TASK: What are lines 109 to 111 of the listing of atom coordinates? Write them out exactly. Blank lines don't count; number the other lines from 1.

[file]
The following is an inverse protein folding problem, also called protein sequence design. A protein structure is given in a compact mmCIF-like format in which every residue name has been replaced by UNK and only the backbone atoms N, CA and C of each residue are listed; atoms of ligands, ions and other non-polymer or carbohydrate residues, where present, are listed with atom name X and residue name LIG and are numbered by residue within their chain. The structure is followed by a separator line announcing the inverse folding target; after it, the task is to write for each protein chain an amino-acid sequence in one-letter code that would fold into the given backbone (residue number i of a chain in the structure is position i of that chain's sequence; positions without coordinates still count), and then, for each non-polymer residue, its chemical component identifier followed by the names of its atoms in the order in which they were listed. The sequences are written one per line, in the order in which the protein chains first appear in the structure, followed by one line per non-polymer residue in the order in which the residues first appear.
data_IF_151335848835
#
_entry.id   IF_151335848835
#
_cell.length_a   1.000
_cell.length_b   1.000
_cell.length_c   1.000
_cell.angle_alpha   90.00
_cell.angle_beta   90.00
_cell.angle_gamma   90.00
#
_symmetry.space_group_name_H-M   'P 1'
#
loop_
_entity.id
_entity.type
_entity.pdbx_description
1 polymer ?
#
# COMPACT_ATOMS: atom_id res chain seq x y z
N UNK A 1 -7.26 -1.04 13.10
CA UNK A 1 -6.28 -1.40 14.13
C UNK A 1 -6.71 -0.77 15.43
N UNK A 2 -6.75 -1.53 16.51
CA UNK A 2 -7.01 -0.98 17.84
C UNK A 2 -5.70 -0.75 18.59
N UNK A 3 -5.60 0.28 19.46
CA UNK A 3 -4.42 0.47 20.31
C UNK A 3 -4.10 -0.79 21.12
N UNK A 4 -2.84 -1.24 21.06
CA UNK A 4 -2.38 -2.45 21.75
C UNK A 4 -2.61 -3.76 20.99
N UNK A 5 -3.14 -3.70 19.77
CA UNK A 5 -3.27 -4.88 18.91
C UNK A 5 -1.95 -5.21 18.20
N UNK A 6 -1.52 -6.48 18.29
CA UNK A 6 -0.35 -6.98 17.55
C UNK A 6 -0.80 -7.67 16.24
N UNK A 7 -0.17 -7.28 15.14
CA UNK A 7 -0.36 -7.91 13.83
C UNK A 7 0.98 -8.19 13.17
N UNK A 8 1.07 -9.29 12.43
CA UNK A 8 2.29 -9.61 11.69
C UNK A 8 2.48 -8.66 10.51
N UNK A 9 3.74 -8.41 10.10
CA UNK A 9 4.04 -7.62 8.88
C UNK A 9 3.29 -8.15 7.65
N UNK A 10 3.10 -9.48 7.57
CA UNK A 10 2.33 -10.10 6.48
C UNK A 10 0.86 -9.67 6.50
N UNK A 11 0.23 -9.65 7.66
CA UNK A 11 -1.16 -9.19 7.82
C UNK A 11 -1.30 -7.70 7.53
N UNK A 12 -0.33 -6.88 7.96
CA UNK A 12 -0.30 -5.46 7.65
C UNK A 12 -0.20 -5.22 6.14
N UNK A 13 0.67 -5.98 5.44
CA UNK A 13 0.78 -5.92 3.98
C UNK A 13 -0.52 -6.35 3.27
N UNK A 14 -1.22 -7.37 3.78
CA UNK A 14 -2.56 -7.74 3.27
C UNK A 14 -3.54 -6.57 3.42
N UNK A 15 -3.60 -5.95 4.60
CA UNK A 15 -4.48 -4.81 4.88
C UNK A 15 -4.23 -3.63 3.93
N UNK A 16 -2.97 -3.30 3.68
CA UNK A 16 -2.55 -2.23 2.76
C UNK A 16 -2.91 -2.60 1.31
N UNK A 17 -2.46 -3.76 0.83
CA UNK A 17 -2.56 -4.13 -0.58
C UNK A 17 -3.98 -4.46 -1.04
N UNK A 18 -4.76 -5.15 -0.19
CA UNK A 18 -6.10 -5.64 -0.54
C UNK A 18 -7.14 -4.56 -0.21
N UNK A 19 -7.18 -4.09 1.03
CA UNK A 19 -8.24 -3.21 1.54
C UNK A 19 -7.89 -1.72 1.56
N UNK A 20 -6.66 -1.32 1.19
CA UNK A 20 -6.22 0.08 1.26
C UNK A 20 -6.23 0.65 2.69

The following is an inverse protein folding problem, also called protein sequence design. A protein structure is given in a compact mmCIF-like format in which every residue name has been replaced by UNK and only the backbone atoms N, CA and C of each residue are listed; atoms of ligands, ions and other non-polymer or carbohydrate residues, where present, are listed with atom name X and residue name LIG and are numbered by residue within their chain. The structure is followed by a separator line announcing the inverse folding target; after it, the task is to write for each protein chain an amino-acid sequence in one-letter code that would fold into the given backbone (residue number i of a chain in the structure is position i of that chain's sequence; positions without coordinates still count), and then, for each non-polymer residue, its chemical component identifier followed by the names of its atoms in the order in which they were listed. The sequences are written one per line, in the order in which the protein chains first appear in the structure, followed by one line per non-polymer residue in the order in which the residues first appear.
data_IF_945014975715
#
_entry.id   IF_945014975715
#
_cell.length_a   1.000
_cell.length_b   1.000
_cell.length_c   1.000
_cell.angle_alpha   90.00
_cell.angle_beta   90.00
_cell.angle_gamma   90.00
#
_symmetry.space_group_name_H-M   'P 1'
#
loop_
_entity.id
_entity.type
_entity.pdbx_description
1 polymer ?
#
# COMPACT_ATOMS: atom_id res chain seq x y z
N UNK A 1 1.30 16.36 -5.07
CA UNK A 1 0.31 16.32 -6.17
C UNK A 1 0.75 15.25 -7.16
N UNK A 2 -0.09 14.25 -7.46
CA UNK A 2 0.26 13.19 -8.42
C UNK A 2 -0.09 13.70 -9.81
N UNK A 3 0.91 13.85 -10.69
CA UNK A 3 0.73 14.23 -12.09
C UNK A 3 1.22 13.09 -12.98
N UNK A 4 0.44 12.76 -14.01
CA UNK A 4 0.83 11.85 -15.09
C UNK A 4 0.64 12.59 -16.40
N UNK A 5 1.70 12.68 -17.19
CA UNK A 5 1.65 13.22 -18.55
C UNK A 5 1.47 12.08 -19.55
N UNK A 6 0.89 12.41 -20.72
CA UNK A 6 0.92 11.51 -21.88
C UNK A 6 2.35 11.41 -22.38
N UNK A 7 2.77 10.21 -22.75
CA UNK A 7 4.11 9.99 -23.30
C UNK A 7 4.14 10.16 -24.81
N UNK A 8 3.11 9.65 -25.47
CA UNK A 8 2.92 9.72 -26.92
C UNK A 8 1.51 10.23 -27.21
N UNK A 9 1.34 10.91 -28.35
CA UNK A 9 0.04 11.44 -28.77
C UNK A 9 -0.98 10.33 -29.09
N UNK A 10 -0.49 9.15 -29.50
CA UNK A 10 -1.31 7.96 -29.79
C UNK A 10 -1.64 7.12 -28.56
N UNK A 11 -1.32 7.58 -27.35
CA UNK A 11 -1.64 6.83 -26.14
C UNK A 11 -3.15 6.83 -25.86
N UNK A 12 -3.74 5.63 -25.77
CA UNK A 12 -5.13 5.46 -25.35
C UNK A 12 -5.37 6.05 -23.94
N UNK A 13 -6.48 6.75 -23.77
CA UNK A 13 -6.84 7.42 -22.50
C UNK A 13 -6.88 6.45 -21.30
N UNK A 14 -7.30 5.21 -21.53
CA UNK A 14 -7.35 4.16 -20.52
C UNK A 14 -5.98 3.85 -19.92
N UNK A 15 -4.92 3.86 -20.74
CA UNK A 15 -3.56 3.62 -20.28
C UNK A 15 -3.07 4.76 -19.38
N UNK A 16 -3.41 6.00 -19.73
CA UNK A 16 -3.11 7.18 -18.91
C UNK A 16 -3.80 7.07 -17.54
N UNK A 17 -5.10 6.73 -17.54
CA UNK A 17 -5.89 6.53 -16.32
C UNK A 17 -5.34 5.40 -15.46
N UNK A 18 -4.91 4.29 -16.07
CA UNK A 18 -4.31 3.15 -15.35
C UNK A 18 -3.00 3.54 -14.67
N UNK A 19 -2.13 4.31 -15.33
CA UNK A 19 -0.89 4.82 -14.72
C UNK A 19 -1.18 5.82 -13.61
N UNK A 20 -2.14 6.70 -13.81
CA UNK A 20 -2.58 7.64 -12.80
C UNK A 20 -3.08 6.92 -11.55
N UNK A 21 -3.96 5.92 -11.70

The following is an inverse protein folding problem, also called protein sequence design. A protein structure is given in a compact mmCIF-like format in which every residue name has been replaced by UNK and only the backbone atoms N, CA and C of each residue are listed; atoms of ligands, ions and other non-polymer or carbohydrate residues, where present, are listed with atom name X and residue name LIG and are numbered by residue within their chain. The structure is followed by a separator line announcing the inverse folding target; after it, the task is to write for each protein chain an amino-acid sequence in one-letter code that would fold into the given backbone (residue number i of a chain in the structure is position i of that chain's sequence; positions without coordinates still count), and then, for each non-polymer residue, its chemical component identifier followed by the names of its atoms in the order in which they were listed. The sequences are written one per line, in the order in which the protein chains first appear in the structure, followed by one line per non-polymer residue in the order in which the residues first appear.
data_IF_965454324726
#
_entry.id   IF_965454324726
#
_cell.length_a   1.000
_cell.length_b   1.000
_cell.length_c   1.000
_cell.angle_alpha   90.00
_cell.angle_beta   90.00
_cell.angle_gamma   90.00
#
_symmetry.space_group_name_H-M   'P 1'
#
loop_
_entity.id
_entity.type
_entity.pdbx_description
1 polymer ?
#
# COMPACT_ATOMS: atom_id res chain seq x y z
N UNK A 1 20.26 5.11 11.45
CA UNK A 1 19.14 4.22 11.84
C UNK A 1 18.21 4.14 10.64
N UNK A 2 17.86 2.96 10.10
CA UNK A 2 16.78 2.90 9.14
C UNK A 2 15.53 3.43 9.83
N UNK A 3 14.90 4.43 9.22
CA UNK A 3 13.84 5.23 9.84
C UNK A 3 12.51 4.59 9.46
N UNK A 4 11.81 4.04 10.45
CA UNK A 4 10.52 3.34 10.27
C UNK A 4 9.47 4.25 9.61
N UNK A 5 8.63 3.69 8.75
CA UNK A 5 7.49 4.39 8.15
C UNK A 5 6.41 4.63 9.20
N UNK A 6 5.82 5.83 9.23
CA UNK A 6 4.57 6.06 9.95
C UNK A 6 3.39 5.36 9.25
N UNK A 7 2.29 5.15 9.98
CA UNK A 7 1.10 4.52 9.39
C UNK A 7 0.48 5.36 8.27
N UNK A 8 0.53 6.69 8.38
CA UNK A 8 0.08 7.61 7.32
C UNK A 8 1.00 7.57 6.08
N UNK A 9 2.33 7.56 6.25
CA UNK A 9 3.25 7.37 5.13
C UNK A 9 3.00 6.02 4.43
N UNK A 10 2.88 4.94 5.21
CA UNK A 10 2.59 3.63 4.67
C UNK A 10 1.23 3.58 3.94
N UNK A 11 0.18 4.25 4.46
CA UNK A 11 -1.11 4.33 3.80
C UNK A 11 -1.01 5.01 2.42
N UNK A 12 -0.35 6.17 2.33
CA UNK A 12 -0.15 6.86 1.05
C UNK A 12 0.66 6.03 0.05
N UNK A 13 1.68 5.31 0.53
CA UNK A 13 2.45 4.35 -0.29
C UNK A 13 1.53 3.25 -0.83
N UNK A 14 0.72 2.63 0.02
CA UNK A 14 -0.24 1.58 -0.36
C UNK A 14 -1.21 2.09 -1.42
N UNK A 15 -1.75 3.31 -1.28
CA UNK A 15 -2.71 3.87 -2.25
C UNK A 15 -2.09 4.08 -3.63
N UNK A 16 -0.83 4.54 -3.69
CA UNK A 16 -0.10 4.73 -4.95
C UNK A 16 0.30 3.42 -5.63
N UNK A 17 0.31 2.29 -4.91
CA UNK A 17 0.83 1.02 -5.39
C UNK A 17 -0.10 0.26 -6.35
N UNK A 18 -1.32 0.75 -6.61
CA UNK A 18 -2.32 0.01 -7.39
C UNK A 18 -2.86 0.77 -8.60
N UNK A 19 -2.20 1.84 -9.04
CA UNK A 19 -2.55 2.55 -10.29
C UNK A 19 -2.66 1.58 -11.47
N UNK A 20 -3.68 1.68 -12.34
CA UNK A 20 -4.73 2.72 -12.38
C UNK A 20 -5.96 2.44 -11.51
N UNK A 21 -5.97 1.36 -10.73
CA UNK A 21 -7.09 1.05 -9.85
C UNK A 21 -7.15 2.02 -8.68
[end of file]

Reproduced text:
N UNK A 3 0.91 13.85 -10.69
CA UNK A 3 0.73 14.23 -12.09
C UNK A 3 1.22 13.09 -12.98